Had I been reviewing Who Is Killing the Great Chefs of Europe? when it came out in 1978, I’d have probably given it at best three-and-a-half stars. But time has been kind to this fairly inconsequential comedy/mystery—kinder than time has been the movie theory of relativity. By the latter I mean that this turned out to be just about the last of its breed, and when you see such rancid goat custard as the currently playing The Bounty Hunter—with its not dissimilar story line—you realize what a sophisticated, witty, star-powered and enjoyably professional piece of work this is.
Make no mistake, this is not some unsung classic. It is, however, a pleasant diversion in which likable stars engage in clever banter, and it’s built around a solid enough little murder mystery—all enlivened by the presence of a marvelously sarcastic Robert Morley making rude comments on just about everyone and everything that crosses his path. The screenplay by Peter Stone (of Charade (1963) fame) is unfailingly successful in making the romantic leads (George Segal, Jacqueline Bisset) both funny and appealing. In this regard, it’s very much a movie movie, because you know from the onset that this divorced duo are going to end up back together, but you actually want them to. (In The Bounty Hunter, you’d be perfectly happy to see the divorced Jennifer Aniston and Gerard Butler die in a small nuclear explosion.)
Ted Kotcheff isn’t exactly an interesting filmmaker, but he is a thoroughly professional craftsman who keeps the proceedings moving at a brisk pace. He also plays the various murders with a straight face. The murders themselves—though sometimes of a pretty outre nature (one victim gets his head crushed in a duck press, and I’ve yet to figure out the logistics of that)—are surprisingly grim. This is a rare case where the comedy and the mystery elements are on pretty equal footing. Though, it’s ultimately a little hard to believe the killer physically capable of the deeds—at least if you think about it very long. But then the movie isn’t intended to be taken all that seriously.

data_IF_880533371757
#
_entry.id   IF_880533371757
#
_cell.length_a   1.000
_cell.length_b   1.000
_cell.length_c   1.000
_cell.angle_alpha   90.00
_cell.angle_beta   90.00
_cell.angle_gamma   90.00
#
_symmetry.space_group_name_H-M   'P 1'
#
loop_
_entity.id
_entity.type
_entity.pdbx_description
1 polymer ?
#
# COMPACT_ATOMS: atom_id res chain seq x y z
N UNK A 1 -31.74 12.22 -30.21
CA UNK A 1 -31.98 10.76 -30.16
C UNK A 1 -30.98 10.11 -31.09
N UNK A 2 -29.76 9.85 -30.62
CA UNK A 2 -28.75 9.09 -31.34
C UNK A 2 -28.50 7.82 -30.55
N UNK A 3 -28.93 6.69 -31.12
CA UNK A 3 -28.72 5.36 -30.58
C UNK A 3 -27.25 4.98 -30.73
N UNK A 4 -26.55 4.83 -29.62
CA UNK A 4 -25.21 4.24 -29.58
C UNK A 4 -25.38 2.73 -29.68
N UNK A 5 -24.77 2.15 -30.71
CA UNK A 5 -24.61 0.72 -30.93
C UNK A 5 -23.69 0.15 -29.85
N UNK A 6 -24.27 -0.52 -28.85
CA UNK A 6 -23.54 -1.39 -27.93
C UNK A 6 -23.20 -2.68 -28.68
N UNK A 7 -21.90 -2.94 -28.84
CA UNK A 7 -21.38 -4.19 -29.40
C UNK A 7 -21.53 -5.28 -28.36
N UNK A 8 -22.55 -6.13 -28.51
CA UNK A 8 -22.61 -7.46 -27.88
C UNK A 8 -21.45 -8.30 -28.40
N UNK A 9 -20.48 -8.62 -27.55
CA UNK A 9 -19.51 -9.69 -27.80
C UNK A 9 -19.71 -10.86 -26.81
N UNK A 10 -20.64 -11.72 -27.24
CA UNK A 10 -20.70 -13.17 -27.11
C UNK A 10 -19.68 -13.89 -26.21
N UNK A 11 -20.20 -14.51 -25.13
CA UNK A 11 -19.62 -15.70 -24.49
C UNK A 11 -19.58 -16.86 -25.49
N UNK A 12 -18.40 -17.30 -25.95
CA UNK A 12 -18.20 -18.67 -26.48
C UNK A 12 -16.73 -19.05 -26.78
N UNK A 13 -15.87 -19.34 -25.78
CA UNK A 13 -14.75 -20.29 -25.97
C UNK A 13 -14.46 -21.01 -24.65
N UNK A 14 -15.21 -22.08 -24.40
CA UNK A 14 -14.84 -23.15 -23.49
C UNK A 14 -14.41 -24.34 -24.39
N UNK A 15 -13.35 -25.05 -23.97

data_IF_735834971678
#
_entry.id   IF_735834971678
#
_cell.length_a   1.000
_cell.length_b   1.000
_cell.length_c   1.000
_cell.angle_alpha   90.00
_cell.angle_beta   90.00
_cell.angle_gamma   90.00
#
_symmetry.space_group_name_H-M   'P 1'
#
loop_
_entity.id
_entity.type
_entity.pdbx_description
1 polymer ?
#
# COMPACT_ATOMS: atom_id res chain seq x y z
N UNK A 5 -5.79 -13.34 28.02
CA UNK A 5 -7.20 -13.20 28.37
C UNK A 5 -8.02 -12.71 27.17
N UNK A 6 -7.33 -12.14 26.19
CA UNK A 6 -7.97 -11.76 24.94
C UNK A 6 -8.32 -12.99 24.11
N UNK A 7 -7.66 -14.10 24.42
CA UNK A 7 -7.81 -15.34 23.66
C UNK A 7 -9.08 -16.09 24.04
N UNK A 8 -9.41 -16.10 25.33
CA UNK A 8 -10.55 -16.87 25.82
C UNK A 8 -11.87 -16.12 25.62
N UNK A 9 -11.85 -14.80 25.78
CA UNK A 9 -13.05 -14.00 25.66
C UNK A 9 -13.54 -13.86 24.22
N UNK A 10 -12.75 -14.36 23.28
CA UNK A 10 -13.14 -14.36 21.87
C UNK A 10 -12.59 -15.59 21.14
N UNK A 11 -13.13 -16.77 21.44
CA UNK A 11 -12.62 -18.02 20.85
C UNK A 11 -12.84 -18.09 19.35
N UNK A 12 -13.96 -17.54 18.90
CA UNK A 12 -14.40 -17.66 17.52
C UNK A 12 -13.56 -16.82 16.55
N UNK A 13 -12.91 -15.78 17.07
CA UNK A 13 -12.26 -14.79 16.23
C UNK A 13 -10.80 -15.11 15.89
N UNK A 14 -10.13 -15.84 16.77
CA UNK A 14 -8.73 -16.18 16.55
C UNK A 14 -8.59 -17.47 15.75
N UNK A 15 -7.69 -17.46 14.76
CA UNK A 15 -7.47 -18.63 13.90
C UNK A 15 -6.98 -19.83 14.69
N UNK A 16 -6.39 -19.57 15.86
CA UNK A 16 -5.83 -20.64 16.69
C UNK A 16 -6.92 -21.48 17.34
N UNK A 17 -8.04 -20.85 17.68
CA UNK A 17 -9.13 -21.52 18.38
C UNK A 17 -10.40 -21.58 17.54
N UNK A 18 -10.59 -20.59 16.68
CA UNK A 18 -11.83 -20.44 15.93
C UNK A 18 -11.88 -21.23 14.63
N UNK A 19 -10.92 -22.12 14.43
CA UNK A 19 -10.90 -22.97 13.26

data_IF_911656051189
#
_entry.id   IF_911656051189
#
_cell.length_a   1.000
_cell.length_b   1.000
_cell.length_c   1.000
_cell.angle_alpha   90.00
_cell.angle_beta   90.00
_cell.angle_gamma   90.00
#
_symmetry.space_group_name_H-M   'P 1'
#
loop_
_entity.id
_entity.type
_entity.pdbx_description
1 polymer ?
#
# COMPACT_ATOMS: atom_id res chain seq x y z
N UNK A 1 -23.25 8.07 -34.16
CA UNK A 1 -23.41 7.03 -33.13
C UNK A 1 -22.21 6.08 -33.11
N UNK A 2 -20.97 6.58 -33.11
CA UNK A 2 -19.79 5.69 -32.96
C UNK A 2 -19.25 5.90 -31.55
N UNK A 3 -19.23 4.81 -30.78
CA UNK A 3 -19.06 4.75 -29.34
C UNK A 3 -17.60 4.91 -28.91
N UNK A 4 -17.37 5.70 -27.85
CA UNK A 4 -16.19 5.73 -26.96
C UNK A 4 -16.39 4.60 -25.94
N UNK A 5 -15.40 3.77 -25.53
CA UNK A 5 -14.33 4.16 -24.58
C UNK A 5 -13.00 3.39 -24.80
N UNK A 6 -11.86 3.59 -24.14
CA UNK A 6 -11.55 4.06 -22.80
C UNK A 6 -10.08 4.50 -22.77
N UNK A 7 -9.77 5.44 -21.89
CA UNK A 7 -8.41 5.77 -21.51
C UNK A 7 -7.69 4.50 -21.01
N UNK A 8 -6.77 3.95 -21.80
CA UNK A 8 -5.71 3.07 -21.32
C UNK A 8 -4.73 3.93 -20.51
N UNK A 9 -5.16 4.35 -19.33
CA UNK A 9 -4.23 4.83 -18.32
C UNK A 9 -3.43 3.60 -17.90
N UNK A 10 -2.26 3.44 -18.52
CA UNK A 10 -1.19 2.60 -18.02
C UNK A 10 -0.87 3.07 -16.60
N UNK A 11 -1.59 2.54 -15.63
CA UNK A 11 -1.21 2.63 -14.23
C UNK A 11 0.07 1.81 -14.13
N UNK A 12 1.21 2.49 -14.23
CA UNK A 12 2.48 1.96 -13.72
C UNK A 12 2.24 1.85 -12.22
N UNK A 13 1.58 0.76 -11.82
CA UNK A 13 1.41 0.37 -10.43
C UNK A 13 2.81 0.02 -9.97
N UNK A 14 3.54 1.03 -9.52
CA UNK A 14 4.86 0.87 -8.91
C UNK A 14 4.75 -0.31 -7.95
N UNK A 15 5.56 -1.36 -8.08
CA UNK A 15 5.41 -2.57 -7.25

The idea is simple, and the title spells it out for you—someone is unceremoniously murdering Europe’s greatest chefs, all of whom are connected in some way to über-gourmand Robert Morley, whose word is law in the realm of haute cuisine. That’s about it—apart from the battle between fast-food entrepreneur George Segal and his gourmet-dessert-creating ex, Jacqueline Bisset. (The idea that she might object to him wanting to open a chain of omelet shops called H. Dumpty seems not unreasonable.) It’s fun, it’s light, it’s charming—and that’s really all it needs to be. (Bonus points to anyone who can name the more seriously intended source movie for Morley’s death-by-food suicide bid.)